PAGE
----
But the truth is there's no way, ultimately, you're going to be able look at pocketbook issues without taking into account the opportunity cost of not making peace. And also, the cost that's being -- you know, the price of maintaining the occupation and supporting the settlement project.
So, you know, the young leadership of this protest movement, who nobody has ever heard of -- I mean, I can throw out names. But nobody's ever heard of them. That's what makes them so popular, I think...
Bernard Avishai is a professor of business at Hebrew University and author of "The Hebrew Republic: How Secular Democracy and Global Enterprise Will Bring Israel Peace At Last." He's also a former editor of the Harvard Business Review. He joins us by telephone to discuss protests currently taking place in Israel. You, too, can join the conversation by calling 800-433-8850.
Do you see any comparisons between these protests and the Arab Spring or what's currently taking place in Europe? 800-433-8850. Bernard, I put the same question to you. Any parallels here?
Well, I think the parallel, the big, broad parallel is you can always bring out people to the streets when you're talking about very simple things. I -- you know, I think the parallel is more to what's happening in Spain right now, for example, where, you know, people or householders are coming to the streets, or what happened in Brazil years ago and, you know, people were coming out and banging on pots and pans.
I think the difference, in this case, to what went on in Cairo is probably important because in Cairo, people came out for a kind of radical democratic program to confront a tyranny. That's not quite the case here. People are coming out to confront what they consider to be an old guard and tired ways of thinking, you know, business monopolies, people who believe in privatization, sort of Thatcherite politics.
And they want to change "the system." But they're not yet coming out for what, I think, is a radically democratic program, which I think has got to be on their agenda because the real question that they haven't answered, this young leadership hasn't answered yet is, is this coalition really big enough to include the 20 percent Arab population whom they would like to bring out into the streets?
But in order to keep them in the streets, they're going to have to address the Palestinian issue. And I think the democratic tinge to this movement will only become apparent, if at all, if that coalition with Israeli-Arabs becomes a big deal for the leadership. Right now, it seems to be something they're kind of soft-pedaling.
Well, we've been reading your blog. And you do highlight how consolidated economic power is in Israel. And that, in a way, seems similar to the situation in Egypt before the revolution.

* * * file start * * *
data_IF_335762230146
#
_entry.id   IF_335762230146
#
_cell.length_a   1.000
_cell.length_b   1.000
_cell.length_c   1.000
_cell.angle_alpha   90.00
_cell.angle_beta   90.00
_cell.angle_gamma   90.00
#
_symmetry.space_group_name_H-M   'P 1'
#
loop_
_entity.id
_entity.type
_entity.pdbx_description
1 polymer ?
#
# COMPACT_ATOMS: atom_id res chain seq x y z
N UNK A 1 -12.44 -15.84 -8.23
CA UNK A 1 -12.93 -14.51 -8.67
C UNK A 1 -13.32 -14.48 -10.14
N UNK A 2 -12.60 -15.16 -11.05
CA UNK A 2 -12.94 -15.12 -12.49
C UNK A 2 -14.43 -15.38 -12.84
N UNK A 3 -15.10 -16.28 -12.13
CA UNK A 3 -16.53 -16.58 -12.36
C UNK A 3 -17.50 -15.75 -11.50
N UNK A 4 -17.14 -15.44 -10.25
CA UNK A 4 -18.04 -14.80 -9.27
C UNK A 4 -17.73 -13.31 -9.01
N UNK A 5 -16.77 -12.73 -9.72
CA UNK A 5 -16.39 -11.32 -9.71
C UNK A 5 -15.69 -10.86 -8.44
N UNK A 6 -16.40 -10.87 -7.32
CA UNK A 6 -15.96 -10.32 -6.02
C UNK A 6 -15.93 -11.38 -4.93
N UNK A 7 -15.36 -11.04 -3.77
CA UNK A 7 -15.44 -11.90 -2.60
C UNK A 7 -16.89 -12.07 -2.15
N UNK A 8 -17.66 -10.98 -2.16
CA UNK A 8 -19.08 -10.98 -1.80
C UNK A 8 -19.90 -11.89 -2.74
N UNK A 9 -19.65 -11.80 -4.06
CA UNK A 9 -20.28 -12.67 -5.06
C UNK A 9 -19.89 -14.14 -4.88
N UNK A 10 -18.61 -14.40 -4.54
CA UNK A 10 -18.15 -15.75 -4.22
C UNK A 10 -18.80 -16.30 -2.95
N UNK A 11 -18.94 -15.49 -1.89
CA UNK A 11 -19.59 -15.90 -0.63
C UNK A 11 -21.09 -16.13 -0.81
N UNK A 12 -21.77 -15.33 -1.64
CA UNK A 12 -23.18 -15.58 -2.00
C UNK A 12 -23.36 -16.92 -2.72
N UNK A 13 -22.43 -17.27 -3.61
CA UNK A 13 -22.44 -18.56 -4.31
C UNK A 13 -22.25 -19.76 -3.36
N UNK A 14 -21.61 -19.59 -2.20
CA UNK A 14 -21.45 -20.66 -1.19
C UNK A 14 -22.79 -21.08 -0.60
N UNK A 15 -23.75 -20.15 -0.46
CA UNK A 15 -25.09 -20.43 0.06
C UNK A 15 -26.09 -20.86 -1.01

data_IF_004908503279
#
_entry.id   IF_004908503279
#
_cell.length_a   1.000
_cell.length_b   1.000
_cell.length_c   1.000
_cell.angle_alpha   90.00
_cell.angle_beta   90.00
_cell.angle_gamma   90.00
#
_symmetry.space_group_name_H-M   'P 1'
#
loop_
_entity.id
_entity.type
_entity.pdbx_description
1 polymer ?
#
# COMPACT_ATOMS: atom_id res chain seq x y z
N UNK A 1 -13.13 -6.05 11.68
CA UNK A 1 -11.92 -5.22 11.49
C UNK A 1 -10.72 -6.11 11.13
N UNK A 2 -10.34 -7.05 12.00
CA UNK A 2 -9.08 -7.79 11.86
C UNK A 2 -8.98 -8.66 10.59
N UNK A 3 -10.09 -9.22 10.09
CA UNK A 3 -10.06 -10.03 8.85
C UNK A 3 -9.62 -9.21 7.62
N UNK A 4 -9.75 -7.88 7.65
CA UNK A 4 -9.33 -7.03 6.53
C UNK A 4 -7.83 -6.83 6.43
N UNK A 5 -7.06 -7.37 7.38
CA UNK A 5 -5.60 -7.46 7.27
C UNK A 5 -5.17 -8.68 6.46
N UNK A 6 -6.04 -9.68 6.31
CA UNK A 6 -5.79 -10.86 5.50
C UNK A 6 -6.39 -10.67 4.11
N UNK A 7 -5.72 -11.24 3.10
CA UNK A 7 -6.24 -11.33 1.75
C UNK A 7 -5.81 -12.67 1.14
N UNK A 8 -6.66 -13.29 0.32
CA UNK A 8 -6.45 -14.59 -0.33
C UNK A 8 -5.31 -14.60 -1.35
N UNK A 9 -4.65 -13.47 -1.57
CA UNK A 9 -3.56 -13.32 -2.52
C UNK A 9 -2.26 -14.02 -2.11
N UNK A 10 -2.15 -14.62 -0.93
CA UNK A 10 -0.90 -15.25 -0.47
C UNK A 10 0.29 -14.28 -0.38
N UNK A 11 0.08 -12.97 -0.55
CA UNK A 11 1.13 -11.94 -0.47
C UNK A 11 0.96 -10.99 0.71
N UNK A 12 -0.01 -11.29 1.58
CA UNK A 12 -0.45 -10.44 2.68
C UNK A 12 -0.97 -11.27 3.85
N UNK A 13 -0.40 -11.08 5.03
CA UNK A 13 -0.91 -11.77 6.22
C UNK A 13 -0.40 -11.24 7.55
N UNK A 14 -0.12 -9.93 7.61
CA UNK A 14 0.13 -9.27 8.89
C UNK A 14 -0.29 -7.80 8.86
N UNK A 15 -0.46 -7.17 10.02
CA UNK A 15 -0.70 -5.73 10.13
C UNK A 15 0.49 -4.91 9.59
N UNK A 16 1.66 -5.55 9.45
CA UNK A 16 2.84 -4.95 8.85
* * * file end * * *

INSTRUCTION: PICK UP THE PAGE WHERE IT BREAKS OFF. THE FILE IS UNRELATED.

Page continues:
Yes. There -- one of the results of the sort of Thatcherite politics is that there have been, by bowing to the free market, a very high concentration of capital in a number of families. Something like 20 of the -- 20 families in Israel control a very good part of the largest 20 corporations, and so you have -- you know, you do have, in this concentration, a tendency towards monopolies.
And the government has been going along by putting very high tariffs on things like dairy goods, making the banks basically a local monopoly, by creating internal monopolies in telecommunications. And, you know, in that part of what's left of your monthly budget going to consumer goods -- cottage cheese, cell phones, et cetera -- you are paying monopolistic prices.
So this is part of the problem that young people are worried about, and, in fact, it's sort of the easiest target.
Bernard, some people are calling this the biggest test yet to Prime Minister Benjamin Netanyahu. How does this shake out politically?
We don't know yet. The truth is we just don't know yet. You know, he's trying desperately to reposition himself as a kind of Jack Kemp Republican, you know. He's trying to get himself into the populist mode and get back to the traditional (word?) posture of rallying the poor against the Ashkenazi establishment, you know, the old European rich, which is a little hard for him to do since he is really of it and, in many ways, represents it.
But I think that we don't really know yet whether this protest movement is really saying, you know, we in the Jewish state want to get back to the old kind of Jewish state we had before the '67 war, where, you know, the Labor Zionists made it a much more egalitarian place for us, or whether we're really moving forward now into -- well, Israel is this big Hebrew republic. It has a big Arab minority.
We're part of the world. We're globalizing. We can't go back to the old thing. And we have to create a more democratic thing, a more egalitarian thing, but something that also includes Israeli Arabs, which is 20 percent of the population and going to be 25 percent in another generation.
And young people here, if they can keep their eye on that ball, could create a new political party and could put -- you know, and could compete, I think, pretty effectively for the center in Israel that will take quite a few seats from the current Netanyahu government. I don't think Netanyahu himself is going to be able to do this. I don't -- I think that's a bit of a fraud, and I think most people see it as a fraud.